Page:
Tracy’s work stands comparison to March’s more heralded turn of a decade earlier. Whereas the somber Tracy may be too grounded an actor to completely carry off the flamboyant aspects of Hyde’s nature, his sensibility is a good fit for the practical Dr. Jekyll. In contrast, the handsome March often comes across as overly theatrical as both Hyde and Jekyll. However, aided by hideously over-the-top makeup (Hyde is given a set of choppers only a profit-maximizing dentist could love) March has an eerie magnetism, and flamboyancy is no problem for this actor as March spends a considerable amount of screen time leaping about sets before, during, and after Hyde’s series of devious escapades.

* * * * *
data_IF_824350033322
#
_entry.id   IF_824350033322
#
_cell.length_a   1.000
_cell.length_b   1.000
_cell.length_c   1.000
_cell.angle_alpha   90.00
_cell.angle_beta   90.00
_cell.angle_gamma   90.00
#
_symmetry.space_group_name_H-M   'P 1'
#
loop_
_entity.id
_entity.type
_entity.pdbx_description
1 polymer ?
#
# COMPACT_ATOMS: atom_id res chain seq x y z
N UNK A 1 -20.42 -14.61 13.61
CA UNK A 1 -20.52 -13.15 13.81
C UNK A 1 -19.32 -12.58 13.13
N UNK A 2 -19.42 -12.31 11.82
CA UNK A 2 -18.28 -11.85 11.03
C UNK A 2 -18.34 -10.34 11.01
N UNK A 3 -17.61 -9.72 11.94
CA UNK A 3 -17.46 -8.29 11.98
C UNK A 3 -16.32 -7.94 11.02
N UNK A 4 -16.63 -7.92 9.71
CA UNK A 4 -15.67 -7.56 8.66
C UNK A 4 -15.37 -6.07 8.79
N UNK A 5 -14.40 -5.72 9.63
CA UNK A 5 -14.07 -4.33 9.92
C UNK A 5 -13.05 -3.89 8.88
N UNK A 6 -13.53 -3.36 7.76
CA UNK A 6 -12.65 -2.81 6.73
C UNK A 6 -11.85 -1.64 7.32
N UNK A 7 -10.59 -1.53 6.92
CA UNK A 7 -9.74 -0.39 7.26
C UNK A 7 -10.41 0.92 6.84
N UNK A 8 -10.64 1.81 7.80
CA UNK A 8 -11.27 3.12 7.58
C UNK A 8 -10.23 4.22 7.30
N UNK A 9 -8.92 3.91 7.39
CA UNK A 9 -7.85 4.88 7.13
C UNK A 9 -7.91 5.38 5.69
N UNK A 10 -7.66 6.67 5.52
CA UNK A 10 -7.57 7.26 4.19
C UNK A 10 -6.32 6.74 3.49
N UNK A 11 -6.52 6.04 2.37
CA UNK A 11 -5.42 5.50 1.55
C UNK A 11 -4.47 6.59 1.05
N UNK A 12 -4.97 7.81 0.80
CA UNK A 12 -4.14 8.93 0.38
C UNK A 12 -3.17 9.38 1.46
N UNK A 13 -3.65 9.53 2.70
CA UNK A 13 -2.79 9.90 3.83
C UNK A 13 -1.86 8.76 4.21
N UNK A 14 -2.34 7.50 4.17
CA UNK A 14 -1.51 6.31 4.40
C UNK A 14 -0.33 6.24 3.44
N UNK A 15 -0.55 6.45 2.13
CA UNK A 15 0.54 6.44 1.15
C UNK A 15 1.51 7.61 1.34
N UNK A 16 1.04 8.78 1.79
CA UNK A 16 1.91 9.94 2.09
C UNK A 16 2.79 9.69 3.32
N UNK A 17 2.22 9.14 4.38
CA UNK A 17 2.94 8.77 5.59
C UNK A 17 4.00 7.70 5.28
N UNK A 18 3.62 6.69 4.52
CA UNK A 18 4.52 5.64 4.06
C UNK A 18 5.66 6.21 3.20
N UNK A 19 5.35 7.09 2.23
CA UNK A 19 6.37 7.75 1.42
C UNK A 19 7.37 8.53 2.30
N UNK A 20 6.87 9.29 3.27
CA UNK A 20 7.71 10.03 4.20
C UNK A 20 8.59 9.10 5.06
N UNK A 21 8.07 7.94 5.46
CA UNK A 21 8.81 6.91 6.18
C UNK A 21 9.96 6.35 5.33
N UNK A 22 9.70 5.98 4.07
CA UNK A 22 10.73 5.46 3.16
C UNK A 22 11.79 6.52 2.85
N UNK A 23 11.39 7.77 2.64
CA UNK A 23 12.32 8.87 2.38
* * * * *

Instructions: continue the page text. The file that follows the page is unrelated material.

As in the later version, Hyde’s dirty dealings with Ivy comprise the film’s most memorable sequences. Miriam Hopkins, at the time busy shimmering her way through lighter fare for Ernst Lubitsch (including The Smiling Lieutenant and Trouble in Paradise), did a drastic change-of-pace as Ivy and, giving possibly her best dramatic performance, she accomplishes the difficult feat of matching March's overwhelming presence as Hyde. Hopkins makes an impression similar to the impact Bergman has in the remake, and she is especially moving as Ivy pleads for Jekyll’s assistance in escaping Hyde’s ominous clutches. The production code had not yet become stringent in the wake of Mae West’s bawdy romps, and therefore a freer reign is given in the depiction of Ivy’s come-hither overtures to Dr. Jekyll (she does a lot more with her garters than Bergman was permitted to do, and Ivy is clearly nude underneath the sheets as she seductively beckons the doctor to “come back, soon”), as well as in her later downfall at the hands of Hyde.